Following a new round of Syria peace talks in Astana, the establishment of four de-escalation zones in the war-ravaged country has been proposed by Russia. The plan aims to break the years-long deadlock over separating extremist groups from the moderate opposition.
“As you know, the Russian Federation is making intensive efforts to promote the Syrian peace settlement and is developing various schemes to strengthen the ceasefire agreement and make this agreement more effective,” Russia’s special presidential envoy for Syria, Aleksandr Lavrentiev, said at a press briefing summarizing the first day of the peace talks in Astana.
“We believe that [the creation of de-escalation zones in Syria] can really help to move along the long-standing problem of separating the moderate Syrian opposition from terrorist organizations, primarily the Islamic State [IS, formerly ISIS/ISIL] and Jabhat al-Nusra [the al-Nusra Front], and will help significantly reduce the level of armed confrontation between the Syrian armed opposition and government forces,” Lavrentiev said.
He lamented that the efforts undertaken by the former US administration for the last one and a half years to separate the so-called moderate opposition from Al-Nusra terrorists have brought no fruit.
The Russian plan, according to Lavrentiev, is to single out four hotspots in which the most intense fighting between government forces, the moderate opposition and extremist groups are taking place.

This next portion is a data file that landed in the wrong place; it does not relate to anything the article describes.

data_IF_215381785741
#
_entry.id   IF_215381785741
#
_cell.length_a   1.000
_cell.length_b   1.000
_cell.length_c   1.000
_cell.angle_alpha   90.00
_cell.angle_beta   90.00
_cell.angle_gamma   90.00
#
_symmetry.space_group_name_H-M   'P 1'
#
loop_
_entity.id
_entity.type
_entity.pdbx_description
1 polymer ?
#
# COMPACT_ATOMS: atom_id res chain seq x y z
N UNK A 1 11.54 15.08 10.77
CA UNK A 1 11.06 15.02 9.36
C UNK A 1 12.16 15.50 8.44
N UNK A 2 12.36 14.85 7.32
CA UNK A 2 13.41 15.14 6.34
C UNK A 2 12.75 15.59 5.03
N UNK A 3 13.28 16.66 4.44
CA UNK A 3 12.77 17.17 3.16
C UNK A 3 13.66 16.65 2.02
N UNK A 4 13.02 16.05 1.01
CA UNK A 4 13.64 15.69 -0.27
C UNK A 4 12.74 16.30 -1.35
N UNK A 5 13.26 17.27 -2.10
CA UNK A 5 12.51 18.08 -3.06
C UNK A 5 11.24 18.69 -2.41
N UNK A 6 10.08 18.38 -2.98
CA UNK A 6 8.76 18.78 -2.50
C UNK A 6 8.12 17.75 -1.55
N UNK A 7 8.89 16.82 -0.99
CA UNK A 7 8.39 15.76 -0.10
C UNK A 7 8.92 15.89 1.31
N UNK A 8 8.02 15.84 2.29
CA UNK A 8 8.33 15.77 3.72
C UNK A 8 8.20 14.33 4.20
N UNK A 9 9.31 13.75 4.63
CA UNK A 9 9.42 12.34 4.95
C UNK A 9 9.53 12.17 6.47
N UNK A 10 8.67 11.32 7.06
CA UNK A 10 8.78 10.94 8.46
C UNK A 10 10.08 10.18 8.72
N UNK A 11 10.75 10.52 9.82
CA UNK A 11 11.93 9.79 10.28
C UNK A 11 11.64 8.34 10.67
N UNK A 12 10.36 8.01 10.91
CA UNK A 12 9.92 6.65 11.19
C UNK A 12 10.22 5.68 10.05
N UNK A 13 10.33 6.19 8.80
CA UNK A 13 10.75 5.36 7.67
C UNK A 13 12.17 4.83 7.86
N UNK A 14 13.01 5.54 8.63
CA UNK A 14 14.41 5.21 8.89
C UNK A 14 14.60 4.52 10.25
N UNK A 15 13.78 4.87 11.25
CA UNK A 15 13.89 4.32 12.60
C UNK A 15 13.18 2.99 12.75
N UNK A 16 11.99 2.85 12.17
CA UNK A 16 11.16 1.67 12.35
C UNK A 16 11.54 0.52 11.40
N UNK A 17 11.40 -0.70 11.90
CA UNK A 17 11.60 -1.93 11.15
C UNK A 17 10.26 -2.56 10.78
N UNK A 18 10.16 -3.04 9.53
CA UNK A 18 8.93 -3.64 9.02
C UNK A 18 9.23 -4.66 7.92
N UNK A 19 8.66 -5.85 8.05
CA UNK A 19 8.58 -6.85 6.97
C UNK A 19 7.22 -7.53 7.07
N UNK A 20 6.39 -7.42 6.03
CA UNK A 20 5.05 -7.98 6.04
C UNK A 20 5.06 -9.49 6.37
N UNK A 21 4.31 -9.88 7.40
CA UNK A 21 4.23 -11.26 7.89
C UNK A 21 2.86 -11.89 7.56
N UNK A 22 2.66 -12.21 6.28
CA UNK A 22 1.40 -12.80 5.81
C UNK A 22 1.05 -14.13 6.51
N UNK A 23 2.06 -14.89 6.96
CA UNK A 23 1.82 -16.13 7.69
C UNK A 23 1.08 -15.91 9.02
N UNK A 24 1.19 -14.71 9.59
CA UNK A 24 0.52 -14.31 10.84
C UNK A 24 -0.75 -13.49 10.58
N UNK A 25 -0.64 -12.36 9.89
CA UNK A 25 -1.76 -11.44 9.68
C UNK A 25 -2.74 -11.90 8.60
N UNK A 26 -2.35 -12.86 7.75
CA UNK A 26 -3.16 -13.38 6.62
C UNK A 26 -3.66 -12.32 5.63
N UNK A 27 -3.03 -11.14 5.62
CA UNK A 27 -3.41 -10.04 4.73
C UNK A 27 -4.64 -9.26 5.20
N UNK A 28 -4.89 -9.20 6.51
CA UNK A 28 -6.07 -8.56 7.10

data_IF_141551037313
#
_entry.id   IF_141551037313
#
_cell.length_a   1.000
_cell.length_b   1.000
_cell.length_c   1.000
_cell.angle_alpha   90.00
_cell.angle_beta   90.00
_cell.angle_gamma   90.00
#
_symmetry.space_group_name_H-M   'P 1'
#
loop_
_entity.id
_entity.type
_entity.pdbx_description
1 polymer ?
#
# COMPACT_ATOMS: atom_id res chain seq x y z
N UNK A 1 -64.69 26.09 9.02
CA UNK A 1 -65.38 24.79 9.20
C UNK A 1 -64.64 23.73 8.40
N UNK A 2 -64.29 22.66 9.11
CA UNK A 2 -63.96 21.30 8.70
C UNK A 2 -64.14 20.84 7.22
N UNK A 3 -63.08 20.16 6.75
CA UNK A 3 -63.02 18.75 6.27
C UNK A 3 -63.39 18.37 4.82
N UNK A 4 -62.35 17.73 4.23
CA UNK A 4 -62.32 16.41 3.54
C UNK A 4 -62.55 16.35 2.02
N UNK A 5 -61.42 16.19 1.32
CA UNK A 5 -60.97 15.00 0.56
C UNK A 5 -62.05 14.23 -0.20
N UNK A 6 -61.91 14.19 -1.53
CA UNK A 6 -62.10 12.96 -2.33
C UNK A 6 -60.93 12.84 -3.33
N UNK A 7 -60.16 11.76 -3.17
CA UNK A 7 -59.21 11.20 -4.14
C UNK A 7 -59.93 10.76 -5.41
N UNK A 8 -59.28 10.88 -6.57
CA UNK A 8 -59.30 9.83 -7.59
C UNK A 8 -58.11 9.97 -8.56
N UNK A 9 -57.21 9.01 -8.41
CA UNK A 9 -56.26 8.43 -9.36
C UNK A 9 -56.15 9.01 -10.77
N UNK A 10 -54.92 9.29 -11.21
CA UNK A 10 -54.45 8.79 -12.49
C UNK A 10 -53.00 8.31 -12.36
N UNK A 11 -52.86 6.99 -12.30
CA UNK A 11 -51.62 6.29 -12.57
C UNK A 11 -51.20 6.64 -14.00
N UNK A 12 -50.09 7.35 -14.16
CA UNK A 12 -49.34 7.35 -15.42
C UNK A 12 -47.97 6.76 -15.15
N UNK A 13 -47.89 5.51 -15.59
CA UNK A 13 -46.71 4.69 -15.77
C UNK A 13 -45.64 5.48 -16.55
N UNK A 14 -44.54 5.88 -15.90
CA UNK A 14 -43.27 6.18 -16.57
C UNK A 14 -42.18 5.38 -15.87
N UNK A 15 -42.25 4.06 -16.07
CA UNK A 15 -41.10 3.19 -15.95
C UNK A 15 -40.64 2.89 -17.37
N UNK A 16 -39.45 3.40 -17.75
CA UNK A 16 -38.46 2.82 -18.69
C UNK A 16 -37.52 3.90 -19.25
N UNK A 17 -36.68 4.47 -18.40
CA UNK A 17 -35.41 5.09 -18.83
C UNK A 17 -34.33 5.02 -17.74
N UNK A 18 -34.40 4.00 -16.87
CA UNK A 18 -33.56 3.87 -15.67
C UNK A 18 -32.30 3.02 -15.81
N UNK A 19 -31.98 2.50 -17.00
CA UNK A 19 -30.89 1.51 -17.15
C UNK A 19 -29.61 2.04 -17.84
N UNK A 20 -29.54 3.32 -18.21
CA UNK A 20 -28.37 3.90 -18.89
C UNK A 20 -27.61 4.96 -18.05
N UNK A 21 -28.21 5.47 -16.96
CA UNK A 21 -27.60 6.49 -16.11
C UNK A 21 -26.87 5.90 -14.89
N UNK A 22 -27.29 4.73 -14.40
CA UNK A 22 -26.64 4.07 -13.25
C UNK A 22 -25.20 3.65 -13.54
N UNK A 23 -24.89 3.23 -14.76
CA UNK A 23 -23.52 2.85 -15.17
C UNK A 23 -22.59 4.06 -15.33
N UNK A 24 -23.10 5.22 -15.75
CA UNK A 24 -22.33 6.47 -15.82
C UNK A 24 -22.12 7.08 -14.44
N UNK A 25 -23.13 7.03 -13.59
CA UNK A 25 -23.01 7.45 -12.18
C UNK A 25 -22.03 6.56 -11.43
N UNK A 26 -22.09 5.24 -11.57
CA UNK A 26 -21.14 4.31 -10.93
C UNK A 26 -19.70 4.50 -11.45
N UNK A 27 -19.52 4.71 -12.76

“We decided to go this way to create such zones in which the fight against terrorist organizations will be directly taken up by the moderate opposition themselves with the support of the guarantor countries,” he said.
Details of the four proposed de-escalation zones are still being ironed out, but the documents are due to be ready for signing by Thursday.
On Wednesday, Russian President Vladimir Putin said that he had also discussed de-escalation zones with Turkish President Recep Tayyip Erdogan and US President Donald Trump, along with the Syrian and Iranian leadership.
Wednesday also marked the first time the US had a presence at the Syrian peace talks in Astana, having previously only been represented by their ambassador to Kazakhstan, George Krol.
This time, the Russian delegation, led by Lavrentiev, met with Acting Assistant Secretary of State for the Bureau of Near Eastern Affairs Stuart Jones.
Russia, Turkey, Iran, Jordan and members of the Syrian government and opposition are also taking part.